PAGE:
Akhlut are shapeshifting spirits from Yupik folklore. They appear as either orcas or as wolves, and live among ice floes around the Bering Strait. They are often depicted as a hybrid between an orca and a wolf.
In the original folklore, akhlut were gigantic orcas who could shapeshift into equally massive wolves to hunt on land. In traditional art they are usually depicted in mid transformation, with the features of both wolves and whales.
Most modern interpretations portray them as creatures that are perpetually half wolf, half orca rather than shapeshifters. They are generally amphibious.
Akhlut are known for their ferocity, and they hunt humans and animals alike. When hungry, they become wolves and run across the land searching for prey. Once they have eaten their fill, they return to the water and assume their orca forms once more. Wolf tracks leading to or from the ocean are an indicator that the animal may be nearby.
Anthropological information Edit
Nelson (The Eskimo About Bering Strait) claims that the creature is called Kăk-whăn'-û-ghăt Kǐg-û-lu'-nǐk, and in orca form it is known as akh'-lut, and in wolf form as kǐg-û-lu’-nǐk. These may be mistranslations or alternate dialects, as the central Yupik romanizations for "orca" and "wolf" are "arrlug" and "kegg'luner" respectively. It's unclear what the word "Kăk-whăn'-û-ghăt" might mean. At any rate, it appears the name these creatures are most well known by is simply a corruption of the Yupik word for "orca".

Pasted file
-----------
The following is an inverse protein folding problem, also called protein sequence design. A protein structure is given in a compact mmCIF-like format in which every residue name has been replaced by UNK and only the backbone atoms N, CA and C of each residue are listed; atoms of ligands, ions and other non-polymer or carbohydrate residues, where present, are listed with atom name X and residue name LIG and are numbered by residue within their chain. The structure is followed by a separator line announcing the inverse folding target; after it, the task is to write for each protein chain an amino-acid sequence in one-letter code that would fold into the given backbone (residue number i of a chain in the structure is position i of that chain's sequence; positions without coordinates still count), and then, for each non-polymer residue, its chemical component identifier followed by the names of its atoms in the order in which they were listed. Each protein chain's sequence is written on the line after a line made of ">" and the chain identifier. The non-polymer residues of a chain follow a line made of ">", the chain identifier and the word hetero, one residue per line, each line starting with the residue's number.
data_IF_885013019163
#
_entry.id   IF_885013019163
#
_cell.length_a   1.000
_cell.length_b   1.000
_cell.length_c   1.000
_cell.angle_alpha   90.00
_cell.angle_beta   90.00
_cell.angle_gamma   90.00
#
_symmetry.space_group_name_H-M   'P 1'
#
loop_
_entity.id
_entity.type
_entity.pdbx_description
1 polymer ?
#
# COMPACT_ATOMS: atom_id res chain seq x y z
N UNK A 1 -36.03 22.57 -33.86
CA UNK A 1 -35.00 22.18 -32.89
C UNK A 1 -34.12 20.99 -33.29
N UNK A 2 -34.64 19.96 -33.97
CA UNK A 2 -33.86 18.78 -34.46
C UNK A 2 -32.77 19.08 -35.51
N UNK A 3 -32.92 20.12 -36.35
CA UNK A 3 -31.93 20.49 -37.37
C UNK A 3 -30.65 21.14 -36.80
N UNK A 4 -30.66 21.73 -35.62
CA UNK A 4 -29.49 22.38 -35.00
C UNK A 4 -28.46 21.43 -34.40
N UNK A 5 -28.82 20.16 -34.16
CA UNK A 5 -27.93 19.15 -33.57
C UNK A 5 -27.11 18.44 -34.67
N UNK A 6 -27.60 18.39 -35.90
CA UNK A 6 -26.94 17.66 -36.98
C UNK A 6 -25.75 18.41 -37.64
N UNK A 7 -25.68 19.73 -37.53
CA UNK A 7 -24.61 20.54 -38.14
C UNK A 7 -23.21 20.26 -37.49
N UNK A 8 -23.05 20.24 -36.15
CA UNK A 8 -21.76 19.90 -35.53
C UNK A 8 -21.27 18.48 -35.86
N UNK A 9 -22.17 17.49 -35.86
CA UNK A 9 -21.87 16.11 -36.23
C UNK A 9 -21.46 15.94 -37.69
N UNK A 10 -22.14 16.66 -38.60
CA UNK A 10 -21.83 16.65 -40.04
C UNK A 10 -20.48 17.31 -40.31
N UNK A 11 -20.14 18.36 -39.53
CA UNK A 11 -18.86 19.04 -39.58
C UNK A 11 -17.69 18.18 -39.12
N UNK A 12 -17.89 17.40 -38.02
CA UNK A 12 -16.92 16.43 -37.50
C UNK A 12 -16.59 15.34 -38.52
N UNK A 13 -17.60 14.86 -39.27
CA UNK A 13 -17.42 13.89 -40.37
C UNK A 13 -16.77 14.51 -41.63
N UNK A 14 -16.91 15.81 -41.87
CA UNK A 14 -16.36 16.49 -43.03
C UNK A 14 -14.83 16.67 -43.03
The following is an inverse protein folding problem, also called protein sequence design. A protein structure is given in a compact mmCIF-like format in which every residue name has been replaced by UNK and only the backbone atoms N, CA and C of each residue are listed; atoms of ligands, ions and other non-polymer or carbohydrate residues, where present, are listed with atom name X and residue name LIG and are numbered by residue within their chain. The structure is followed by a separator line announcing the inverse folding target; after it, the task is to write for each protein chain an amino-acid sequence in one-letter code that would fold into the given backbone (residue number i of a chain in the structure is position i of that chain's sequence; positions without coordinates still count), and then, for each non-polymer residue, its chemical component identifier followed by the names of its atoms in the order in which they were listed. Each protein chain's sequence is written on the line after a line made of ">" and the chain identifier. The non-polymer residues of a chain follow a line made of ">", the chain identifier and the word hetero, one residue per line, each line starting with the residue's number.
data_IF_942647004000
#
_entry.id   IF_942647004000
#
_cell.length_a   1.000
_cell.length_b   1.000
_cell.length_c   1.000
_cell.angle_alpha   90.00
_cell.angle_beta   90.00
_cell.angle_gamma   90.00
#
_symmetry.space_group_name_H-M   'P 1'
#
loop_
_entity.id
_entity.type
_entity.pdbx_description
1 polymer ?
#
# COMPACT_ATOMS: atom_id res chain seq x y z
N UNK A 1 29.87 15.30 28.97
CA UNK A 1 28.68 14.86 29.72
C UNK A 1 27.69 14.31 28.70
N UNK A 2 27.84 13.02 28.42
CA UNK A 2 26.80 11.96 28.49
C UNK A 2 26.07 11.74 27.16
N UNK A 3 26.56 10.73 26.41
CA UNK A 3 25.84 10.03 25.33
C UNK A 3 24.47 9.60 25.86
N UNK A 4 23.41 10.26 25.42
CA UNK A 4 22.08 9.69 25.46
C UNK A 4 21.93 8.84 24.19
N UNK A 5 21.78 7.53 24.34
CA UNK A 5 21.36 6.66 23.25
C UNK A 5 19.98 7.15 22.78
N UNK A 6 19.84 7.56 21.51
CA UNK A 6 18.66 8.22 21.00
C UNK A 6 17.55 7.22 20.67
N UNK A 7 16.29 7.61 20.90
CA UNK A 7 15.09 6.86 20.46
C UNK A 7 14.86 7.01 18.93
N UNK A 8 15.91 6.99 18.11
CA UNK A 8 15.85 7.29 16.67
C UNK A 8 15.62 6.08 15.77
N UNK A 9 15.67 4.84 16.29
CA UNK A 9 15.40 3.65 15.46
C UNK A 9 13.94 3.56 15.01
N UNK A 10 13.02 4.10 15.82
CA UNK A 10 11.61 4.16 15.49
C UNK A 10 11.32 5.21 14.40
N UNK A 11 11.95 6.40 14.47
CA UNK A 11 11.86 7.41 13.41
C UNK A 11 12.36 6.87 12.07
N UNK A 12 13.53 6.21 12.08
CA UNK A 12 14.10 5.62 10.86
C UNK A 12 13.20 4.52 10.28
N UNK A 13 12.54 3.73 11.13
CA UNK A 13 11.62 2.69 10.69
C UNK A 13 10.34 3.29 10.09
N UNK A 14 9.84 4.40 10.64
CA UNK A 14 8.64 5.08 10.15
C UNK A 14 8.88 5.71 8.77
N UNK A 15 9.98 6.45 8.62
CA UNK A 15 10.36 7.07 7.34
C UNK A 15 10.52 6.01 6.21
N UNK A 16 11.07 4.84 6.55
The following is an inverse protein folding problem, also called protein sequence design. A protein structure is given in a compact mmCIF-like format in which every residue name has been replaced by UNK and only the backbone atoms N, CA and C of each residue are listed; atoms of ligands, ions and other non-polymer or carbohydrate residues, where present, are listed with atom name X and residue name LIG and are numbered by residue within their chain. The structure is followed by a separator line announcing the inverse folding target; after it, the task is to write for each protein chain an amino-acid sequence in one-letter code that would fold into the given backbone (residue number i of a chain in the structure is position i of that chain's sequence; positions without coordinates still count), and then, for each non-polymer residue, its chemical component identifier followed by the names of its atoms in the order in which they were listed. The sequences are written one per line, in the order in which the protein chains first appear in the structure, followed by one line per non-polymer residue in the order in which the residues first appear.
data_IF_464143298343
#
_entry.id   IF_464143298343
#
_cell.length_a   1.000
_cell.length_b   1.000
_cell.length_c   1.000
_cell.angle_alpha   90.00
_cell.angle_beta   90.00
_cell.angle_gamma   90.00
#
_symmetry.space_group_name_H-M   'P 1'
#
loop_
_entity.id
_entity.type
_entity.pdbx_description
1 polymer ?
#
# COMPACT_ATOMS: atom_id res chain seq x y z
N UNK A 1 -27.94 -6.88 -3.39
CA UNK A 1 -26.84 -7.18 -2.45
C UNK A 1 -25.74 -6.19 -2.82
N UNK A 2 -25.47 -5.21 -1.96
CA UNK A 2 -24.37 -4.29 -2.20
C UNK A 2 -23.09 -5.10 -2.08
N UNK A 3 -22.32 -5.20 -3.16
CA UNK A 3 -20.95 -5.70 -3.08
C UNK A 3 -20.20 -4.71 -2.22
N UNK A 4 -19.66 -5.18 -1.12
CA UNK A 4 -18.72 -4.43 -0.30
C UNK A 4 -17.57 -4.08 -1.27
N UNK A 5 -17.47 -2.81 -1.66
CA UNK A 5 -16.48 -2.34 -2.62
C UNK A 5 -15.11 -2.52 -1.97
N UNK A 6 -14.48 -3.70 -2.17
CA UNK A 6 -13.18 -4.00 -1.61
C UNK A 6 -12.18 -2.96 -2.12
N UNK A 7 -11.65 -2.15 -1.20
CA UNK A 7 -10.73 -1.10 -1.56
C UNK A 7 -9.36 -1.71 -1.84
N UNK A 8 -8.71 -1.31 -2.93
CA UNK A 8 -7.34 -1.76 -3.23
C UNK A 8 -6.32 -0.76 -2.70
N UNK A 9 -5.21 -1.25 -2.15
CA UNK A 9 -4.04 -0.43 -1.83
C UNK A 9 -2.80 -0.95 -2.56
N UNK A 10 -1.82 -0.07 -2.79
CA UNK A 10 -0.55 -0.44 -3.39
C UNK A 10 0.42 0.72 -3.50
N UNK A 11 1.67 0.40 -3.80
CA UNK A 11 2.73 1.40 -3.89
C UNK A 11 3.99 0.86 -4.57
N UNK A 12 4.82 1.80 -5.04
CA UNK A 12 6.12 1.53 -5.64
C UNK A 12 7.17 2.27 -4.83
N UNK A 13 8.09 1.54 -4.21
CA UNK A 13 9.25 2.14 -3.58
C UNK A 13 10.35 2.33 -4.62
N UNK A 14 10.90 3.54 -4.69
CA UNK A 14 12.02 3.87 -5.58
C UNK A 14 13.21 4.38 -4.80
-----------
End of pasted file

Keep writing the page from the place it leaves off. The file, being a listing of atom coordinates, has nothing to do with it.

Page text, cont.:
In pop culture Edit
- Akhlut are classified as mythical animals in the app Disco Zoo.
- The creature appears as a monster in the tabletop game Pathfinder.
- A character in the Sonic the Hedgehog comics was a cybernetic orca named Akhlut.
- Orcane, one of the characters in the video game Rivals of Aether, may be inspired by an akhlut.
- The whalewolf from the movie Sharktopus vs. Whalewolf is similar to this creature.
- ↑ 1.0 1.1 Rose, Carol. Giants, Monsters, and Dragons: An Encyclopedia of Folklore, Legend, and Myth, W.W. Norton & Company (2001). Pg 10-11.
- ↑ 2.0 2.1 2.2 2.3 Nelson, Edward William. The Eskimo about Bering Strait, Smithsonian Institution Bureau of American Ethnology (1900). Pg 444.
- ↑ Haksteen, John Jacob. Searching for Power, Authorhouse (2012). Pg 25.
- ↑ Figueiredo, Renato B. "Yupik-English-Yupik online dictionary", Freelang (2017).